The gist of Jeff Nichols true-life tale is the early 1960s case between an interracial couple and the state of Virginia, which forbade them to marry, but the heart of the film is its low-key portrayal of the union between Richard and Mildred Loving (Joel Edgerton, Ruth Negga). Nichols doesn’t have to do anything to provoke indignation about bigotry, so he concentrates on the love story, which starts before Richard and Mildred married in a pocket of the South where blacks and poor whites intermingled naturally owing more to economic circumstances than to anything else. The film shows how the Lovings’ easygoing relationships with friends and relatives, as well as the rearing of their three children, gave them a normality most people would be envious of, even if most people would not want to be in their shoes. That the movie avoids excitement except where it’s absolutely necessary is what makes it so moving. (photo: Big Beach LLC)

9. Personal Shopper (France)
An American in Paris, Maureen (Kristen Stewart) works as a personal shopper to a high-flying celebrity who we glimpse only once, but Maureen’s attentions are mainly occupied by her vocation as a spiritual medium, a talent she shared with a twin brother who recently died. In fact, Maureen is dispatched to exorcise the house where he expired and which he is supposedly haunting. Director Olivier Assayas obviously believes in ghosts, but the spooky part is Maureen’s run-in with a man who stalks her over her iPhone, a different kind of disembodied spirit that really is malevolent. As Maureen’s actions become increasingly reckless, you begin to understand what brought her to this juncture in life, and may, in fact, wish you didn’t. Some things are way too personal. (photo: CG Cinema-Vortex Sutra-DetailFilm-Sirena Film-Arte France Cinema-Arte Deutschland/WDR)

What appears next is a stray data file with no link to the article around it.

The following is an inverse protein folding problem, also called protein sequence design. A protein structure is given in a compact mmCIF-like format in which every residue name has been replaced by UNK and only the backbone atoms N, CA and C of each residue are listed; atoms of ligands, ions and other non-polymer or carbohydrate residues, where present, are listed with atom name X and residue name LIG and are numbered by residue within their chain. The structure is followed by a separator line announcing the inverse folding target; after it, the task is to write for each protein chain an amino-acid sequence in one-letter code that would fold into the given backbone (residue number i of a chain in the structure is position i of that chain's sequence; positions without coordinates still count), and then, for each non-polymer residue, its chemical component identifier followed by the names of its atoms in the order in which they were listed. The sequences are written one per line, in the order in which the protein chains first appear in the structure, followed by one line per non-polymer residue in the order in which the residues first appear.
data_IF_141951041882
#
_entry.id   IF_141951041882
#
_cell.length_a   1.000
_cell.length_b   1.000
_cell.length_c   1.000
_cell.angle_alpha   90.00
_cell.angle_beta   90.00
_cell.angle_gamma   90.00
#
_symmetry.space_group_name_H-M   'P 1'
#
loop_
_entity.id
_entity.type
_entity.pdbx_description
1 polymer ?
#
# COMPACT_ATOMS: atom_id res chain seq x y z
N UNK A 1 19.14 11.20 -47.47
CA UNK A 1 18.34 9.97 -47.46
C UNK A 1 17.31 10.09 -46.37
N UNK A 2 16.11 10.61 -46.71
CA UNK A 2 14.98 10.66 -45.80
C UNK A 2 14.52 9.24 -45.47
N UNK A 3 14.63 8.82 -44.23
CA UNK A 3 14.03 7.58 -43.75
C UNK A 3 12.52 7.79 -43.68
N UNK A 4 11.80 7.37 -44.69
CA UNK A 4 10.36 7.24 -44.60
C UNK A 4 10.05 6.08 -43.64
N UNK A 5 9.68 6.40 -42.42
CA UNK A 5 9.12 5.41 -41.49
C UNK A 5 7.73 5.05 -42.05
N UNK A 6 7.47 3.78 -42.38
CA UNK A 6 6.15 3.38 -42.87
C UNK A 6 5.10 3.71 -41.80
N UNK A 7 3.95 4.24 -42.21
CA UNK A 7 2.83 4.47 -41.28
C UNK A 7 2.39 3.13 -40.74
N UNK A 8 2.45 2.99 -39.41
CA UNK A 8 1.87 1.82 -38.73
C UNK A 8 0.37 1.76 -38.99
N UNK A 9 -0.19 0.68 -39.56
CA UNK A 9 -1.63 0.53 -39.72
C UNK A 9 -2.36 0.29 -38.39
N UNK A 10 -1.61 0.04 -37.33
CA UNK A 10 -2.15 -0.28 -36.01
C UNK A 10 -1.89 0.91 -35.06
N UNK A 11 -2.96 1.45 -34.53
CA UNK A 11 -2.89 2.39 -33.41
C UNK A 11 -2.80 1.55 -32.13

10. Things to Come (France)
Mia Hansen-Love avoids the usual histrionics when depicting a woman, Nathalie (Isabelle Huppert), whose husband leaves her suddenly in late middle age. A philosophy teacher, Nathalie rekindles her acquaintance with a former student (Roman Kolinka) who has decided to forego his own promising academic career to live the life of a rural artisan, even if she finds his pronouncements on politics and social forms naive. “Revolution is not my goal,” she tells him, and you wonder if teaching younger people to think for themselves has been that fulfilling. The movie presents its protagonist’s growth through new experiences that aren’t earth-shattering. In particular, Hansen-Love plays down Nathalie’s romantic impulses and helps us see how readjustment can be liberating. You feel like a better person for having observed this short, though significant, period of her life. (photo: CG Cinema, Arte France Cinema, Detail Film, Rhone Alpes Cinema)